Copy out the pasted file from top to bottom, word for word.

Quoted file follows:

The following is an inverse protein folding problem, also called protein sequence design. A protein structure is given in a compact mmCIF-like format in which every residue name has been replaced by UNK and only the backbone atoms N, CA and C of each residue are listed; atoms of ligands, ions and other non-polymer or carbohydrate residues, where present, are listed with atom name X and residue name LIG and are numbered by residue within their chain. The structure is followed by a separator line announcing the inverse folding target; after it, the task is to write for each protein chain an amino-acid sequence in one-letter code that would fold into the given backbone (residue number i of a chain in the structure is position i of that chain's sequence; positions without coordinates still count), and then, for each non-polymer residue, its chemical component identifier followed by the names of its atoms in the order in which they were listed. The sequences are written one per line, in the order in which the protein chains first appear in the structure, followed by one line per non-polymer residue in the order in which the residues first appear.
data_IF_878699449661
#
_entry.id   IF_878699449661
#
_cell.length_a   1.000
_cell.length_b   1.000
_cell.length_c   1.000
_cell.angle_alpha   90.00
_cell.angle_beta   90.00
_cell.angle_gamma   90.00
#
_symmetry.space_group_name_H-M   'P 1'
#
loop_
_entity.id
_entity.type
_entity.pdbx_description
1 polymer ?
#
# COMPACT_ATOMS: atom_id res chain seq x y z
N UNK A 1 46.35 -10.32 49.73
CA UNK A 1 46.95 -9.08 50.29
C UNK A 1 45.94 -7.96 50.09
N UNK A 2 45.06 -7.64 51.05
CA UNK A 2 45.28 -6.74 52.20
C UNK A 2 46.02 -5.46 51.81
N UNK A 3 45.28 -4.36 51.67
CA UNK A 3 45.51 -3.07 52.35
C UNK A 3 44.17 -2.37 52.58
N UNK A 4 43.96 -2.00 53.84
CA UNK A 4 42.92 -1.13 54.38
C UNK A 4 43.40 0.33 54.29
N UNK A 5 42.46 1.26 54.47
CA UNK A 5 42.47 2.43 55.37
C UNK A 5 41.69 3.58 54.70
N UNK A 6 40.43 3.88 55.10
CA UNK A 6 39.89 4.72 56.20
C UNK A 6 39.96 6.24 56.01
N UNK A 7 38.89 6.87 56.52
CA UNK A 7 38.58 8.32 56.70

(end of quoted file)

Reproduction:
The following is an inverse protein folding problem, also called protein sequence design. A protein structure is given in a compact mmCIF-like format in which every residue name has been replaced by UNK and only the backbone atoms N, CA and C of each residue are listed; atoms of ligands, ions and other non-polymer or carbohydrate residues, where present, are listed with atom name X and residue name LIG and are numbered by residue within their chain. The structure is followed by a separator line announcing the inverse folding target; after it, the task is to write for each protein chain an amino-acid sequence in one-letter code that would fold into the given backbone (residue number i of a chain in the structure is position i of that chain's sequence; positions without coordinates still count), and then, for each non-polymer residue, its chemical component identifier followed by the names of its atoms in the order in which they were listed. The sequences are written one per line, in the order in which the protein chains first appear in the structure, followed by one line per non-polymer residue in the order in which the residues first appear.
data_IF_878699449661
#
_entry.id   IF_878699449661
#
_cell.length_a   1.000
_cell.length_b   1.000
_cell.length_c   1.000
_cell.angle_alpha   90.00
_cell.angle_beta   90.00
_cell.angle_gamma   90.00
#
_symmetry.space_group_name_H-M   'P 1'
#
loop_
_entity.id
_entity.type
_entity.pdbx_description
1 polymer ?
#
# COMPACT_ATOMS: atom_id res chain seq x y z
N UNK A 1 46.35 -10.32 49.73
CA UNK A 1 46.95 -9.08 50.29
C UNK A 1 45.94 -7.96 50.09
N UNK A 2 45.06 -7.64 51.05
CA UNK A 2 45.28 -6.74 52.20
C UNK A 2 46.02 -5.46 51.81
N UNK A 3 45.28 -4.36 51.67
CA UNK A 3 45.51 -3.07 52.35
C UNK A 3 44.17 -2.37 52.58
N UNK A 4 43.96 -2.00 53.84
CA UNK A 4 42.92 -1.13 54.38
C UNK A 4 43.40 0.33 54.29
N UNK A 5 42.46 1.26 54.47
CA UNK A 5 42.47 2.43 55.37
C UNK A 5 41.69 3.58 54.70
N UNK A 6 40.43 3.88 55.10
CA UNK A 6 39.89 4.72 56.20
C UNK A 6 39.96 6.24 56.01
N UNK A 7 38.89 6.87 56.52
CA UNK A 7 38.58 8.32 56.70